Subject: File No. 4-573
From: Gilbert F. Viets

November 5, 2008

RE: File No. 4-573
November 5, 2008
We can do better
Other than for convenient diversified investment vehicles such as mutual funds, mark to market thinking fails. Market envelopes badly informed momentary conjecture. Speculation is poor foundation for public financial reporting for any entity that has capital requirements or purports to pay dividends from operating cash flow. Quite a few companies are in that group. Markets can speculate all they want, but good accounting should filter contaminated facts.
Now, after years of transferring more and more command of accounting principles to political and social bodies that respond well only to wealthy organized lobbies, accounting trends toward what makes results look good (as long as it isnt taxed), rather than fact. Undisciplined CEOs retro date their stock options, revalue pension obligations (if they cant eliminate them altogether) and switch accounting whenever humor strikes. Here they move to something I would call higher of cost or market accounting.
Auditors and CFOs want relief from litigation in whatever form it can be given. Once auditors have to sign their personal names to these reports, they may also want unlisted phone numbers or pseudonyms.
The current problem arose from marking to market when market was overstated, not from having to reduce values when facts became known. Irreversible unearned bonuses and dividends were gone. (This begs for lower of cost or market accounting. We suffered through it for many years successfully.)
I recently listed from memory twelve major financial institutions that failed, or survived (so far) only with extensive government aid, assigning huge losses to investors and in some cases, depositors. It is a fractional list. Prominent, deserving names are missing. Extensive footnotes unveil reporting based on good for the day Wall Street Journal valuations. Big 4 audit firms had freshly issued clean opinion audit reports on the financial statements.
NEW CENTURY 3/15/2006
BEAR STEARNS 2/12/2007
NOVASTAR 2/28/2007
WACHOVIA 2/25/2008
FANNIE MAE 2/26/2008
FREDDIE MAC 2/27/2008
INDY MAC 2/28/2008

(Note: For AIG, the auditor noted a material weakness on lack of control of credit default swaps, but rendered a clean opinion on the financial statements. All others had clean internal control reports.)

Professional standards purportedly require auditors to consider the ability of companies to continue normal operation for at least a year following the audited financial statements. If there is a concern, auditors must warn investors. None of the audit reports expressed a going concern warning. None pass the hindsight test.
Each of the big 4 audited at least two of the twelve companies. One audited six.
Not to dwell on the past, but historically: bad loans provide no cash flow credit default swaps produce real obligations poor controls set facts adrift How can objective auditors and CFOs miss the problem?
Heres how: Mark to market accounting provides a nook to miss clear problems of asset existence and quality, unrecorded liabilities and sustainable cash flow. Want proof? Watch the bankruptcy examinations and litigation discovery.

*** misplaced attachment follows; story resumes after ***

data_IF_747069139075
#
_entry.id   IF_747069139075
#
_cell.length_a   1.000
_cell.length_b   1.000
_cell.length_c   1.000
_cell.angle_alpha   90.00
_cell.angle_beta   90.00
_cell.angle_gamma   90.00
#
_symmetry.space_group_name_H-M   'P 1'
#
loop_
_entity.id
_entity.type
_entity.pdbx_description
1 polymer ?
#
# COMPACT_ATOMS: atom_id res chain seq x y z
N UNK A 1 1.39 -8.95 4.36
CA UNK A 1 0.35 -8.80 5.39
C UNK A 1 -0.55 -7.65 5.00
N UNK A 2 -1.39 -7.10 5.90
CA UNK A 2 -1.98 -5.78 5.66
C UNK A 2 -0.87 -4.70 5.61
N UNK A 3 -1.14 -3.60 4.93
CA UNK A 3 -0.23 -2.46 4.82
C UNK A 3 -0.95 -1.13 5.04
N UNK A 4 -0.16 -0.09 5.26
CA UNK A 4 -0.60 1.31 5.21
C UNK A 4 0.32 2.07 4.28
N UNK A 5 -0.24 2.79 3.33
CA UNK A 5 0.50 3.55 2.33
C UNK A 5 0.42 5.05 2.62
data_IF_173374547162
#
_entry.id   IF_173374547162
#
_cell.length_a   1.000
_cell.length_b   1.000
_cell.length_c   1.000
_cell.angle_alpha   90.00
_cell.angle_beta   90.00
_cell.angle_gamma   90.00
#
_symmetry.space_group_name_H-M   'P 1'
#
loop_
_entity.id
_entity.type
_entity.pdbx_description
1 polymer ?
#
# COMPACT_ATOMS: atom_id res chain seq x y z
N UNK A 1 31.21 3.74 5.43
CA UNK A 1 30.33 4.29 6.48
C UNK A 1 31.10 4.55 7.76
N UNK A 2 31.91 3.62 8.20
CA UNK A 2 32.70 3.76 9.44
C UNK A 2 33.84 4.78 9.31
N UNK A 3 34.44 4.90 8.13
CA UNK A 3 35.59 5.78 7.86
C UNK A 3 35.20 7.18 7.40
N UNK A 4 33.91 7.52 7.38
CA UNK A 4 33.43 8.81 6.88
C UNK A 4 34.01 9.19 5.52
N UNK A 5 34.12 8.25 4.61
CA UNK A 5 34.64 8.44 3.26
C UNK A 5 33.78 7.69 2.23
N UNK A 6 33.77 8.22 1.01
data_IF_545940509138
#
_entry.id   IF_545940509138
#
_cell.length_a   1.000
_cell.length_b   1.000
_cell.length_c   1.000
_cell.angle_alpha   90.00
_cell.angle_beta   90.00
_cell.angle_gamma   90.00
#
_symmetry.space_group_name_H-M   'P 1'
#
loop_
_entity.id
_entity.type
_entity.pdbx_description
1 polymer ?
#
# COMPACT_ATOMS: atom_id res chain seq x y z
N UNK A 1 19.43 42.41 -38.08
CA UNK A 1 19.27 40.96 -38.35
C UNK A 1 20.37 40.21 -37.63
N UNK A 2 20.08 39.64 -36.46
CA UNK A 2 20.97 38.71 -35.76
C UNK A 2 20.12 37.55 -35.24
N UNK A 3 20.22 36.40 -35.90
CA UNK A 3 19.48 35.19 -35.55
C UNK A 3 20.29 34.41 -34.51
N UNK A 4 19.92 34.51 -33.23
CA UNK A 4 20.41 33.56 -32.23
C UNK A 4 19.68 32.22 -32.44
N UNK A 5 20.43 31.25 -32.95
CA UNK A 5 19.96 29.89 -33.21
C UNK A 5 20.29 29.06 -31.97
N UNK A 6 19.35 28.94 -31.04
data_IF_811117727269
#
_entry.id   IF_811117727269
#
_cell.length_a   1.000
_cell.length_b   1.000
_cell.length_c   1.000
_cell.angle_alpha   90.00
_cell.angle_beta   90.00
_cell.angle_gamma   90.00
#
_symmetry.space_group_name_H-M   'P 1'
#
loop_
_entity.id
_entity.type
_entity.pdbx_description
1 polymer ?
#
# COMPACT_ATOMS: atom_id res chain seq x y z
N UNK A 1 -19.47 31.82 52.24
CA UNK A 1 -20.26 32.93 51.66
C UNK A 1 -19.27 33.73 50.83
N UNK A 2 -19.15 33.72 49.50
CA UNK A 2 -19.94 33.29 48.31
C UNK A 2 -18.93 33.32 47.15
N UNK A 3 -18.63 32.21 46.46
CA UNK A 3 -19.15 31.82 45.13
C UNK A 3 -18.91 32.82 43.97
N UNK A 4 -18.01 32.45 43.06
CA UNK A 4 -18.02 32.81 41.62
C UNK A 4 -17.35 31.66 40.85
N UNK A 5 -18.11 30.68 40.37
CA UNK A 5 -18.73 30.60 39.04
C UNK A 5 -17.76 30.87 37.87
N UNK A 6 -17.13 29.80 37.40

As I think about imponderables, I imagine CFOs of two companies, each with portfolios including the others securities, sequentially writing up their portfolio values based on the effect of the write up the counterpart just recorded. Is there no limit? Can someone assure us it has not happened?
The U. S. Treasury Advisory Committee on the Auditing Profession report, issued on October 6, 2008, is introduced by comments that seem nave:
the Committee heard of many positive developments within the auditing profession in recent years and of a generally positive impact the Public Company Accounting Oversight Board (PCAOB) has had on audits


the effectiveness of a companys system of internal control now seems to be working generally as intended and is a watershed event that has improved and will continue to improve financial reporting

Truth is too vast. Audits failed. Internal controls failed. My random, unscientific, partial list of companies represents a colossal failure to discover and inform. But, experienced researchers are invited to test it.

The Advisory Committee proceedings actually disclosed the designed, defensive financial fragility of the audit firms for whom some want a safe harbor. The big 4 firms operate an oligopolistic business model of limited liability partnerships, having no capital and no insurance they have existing litigation exposure into the hundreds of billions of dollars before considering litigation to come from the recent huge failures they are sustained by large cash flow from industry, being rapidly passed through empty vessels, providing average protected partner income approaching $1 million. Independent thought and attitude is, at best, challenged. (Also, history is not a training requirement.)

Safe harbor? These battleships were beached and stripped several years ago. The ships officers stand on dry land. Its hard to be effective from a safe harbor. The global free market needs seaworthy battleships with courageous captains.

We can do better

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